As we approach the final weeks of summer, you may expect even warmer (and possibly humid) temperatures as the season comes to a close. And as you very well know mosquitoes love this kind of weather so it is certainly possible to get bitten by these pesky insects anywhere you go.
We do suggest to take preventive measures from these insects knowing that these can potentially carry any disease that would surely endanger one’s health. Some of the most common diseases transmitted by mosquitoes are the following: West Nile virus, Encephalitis, Microcephaly, Chikungunya Virus, Dengue Fever, Yellow Fever, Malaria, and most recently gaining notoriety is the Zika Virus.
No one is spared from getting this disease even the elderly.
It is not immediately known if an individual has contracted this disease. Most incidents show no symptoms or even very mild symptoms to the younger population. But for seniors, getting this disease would mean having severe symptoms. This gives them a much difficult time fighting off the infection with their weaker immune systems. So for everyone most especially the seniors it is important to take caution. Zika virus has been linked to Guillain-Barre syndrome and Microcephaly, both serious diseases that may lead to severe and permanent disabilities so it is best to get yourself checked once you experience lingering symptoms.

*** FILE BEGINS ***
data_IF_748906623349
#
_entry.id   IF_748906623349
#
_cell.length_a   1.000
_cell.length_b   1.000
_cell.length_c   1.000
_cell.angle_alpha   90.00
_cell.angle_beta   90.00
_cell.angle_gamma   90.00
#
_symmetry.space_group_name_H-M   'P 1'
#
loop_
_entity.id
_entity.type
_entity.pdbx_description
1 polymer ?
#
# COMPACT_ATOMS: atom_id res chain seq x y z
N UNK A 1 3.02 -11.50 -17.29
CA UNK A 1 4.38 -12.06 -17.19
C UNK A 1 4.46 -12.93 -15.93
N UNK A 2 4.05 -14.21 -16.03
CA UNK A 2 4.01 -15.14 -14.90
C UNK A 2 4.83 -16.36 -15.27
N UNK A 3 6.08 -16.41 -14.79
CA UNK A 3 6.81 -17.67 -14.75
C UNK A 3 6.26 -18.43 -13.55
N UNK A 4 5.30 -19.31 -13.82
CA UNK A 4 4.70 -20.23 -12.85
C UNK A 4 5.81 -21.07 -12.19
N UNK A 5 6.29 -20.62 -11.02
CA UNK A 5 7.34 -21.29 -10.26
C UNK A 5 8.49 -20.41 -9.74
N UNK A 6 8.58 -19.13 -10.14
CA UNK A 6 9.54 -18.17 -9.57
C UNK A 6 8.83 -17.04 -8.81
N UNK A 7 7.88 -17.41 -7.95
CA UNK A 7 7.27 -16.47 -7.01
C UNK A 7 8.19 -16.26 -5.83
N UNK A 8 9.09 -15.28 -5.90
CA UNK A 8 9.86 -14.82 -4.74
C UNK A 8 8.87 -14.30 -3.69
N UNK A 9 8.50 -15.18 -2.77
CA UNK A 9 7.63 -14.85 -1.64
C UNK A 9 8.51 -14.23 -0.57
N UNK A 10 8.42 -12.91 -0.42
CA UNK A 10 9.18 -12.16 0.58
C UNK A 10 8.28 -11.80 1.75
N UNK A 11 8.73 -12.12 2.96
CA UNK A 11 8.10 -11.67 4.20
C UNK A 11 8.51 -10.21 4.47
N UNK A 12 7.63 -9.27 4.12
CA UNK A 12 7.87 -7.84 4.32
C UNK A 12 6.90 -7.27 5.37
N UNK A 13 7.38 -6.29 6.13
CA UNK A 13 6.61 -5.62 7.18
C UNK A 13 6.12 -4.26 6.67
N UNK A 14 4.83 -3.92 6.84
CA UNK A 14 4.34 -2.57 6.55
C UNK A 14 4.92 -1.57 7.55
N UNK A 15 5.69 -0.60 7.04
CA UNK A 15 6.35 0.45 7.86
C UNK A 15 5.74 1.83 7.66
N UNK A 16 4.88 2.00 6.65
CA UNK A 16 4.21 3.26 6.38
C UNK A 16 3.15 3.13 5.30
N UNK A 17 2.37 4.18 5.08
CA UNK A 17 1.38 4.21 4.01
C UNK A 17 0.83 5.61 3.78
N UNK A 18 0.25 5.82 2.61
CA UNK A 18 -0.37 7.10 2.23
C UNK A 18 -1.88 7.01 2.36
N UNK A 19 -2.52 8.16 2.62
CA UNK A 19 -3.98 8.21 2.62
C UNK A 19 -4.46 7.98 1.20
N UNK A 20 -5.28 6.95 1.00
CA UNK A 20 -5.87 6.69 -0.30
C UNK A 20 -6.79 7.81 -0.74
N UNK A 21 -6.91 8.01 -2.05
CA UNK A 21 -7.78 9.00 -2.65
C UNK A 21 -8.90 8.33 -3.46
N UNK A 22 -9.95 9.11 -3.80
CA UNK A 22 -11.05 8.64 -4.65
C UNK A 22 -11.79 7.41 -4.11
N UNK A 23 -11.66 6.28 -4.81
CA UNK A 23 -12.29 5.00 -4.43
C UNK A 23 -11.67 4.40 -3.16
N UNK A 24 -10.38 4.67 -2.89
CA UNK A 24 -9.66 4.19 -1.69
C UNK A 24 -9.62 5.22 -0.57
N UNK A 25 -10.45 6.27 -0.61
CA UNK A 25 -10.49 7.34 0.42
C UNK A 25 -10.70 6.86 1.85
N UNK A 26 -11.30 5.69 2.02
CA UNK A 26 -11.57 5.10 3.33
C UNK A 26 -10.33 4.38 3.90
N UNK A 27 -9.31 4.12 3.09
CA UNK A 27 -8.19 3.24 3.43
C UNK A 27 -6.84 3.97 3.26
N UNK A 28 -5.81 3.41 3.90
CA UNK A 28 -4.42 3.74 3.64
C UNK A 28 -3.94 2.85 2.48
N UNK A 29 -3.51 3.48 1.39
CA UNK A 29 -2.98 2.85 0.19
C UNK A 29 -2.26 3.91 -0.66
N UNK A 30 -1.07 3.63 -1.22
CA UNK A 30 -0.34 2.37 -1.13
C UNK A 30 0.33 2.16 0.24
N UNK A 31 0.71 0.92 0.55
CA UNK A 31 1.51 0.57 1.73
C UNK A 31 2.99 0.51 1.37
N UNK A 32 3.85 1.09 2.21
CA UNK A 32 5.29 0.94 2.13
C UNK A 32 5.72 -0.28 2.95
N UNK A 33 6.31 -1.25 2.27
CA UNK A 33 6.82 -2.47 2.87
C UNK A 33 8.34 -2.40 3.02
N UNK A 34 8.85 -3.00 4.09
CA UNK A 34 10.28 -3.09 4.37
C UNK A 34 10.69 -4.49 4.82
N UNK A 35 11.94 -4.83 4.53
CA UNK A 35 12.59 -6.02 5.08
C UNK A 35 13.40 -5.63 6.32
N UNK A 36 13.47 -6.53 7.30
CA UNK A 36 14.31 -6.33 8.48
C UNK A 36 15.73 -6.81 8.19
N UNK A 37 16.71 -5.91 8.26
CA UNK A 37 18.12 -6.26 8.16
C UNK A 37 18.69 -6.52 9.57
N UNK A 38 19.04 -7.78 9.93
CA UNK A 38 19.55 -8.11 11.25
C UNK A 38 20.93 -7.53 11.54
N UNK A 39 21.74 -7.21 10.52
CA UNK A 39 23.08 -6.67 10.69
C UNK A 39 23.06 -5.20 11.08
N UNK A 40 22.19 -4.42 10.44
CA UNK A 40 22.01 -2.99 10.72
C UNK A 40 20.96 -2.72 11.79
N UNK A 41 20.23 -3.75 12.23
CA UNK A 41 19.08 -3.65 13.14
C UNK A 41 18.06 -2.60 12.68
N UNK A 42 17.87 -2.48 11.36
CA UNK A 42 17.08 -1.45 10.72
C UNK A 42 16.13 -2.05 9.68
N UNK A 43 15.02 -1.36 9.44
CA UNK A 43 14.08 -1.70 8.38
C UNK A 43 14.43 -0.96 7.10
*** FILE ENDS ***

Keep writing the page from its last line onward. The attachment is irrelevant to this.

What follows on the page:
Here are some of the following symptoms:
– Muscle pain
– Joint Pain
– Conjunctivitis (red eye or pink eye)
Zika symptoms may last for several days or up to a week. There is no known specific medicine that can cure the virus. The virus can be eliminated when the infection is immediately treated and if one does any activity that can help with recovery such as:
– Drinking fluids to prevent dehydration.
– Reducing fever and pain by taking paracetamol or acetaminophen.
– Getting a lot of rest.
Good news is that anyone who recovers from the virus develops immunity from future infections.
And of course prevention is always the best way of not getting the Zika virus or any other mosquito transmitted diseases. Here are some suggestions that may help ward off these harmful insects.
– Spray your skin with mosquito repellent.
– Avoid traveling to places where the virus is spreading by checking the CDC Traveller’s Health website.
– Light colored clothing is best for warm temperatures. Make sure to cover your body enough to be shielded from bites by wearing long sleeves and pants.
– Before leaving your windows open make sure that you have screens installed.
– Do not let water accumulate on any part of your house as it may breed mosquitoes.
sources: webmd.com, cdc.gov, caring.com
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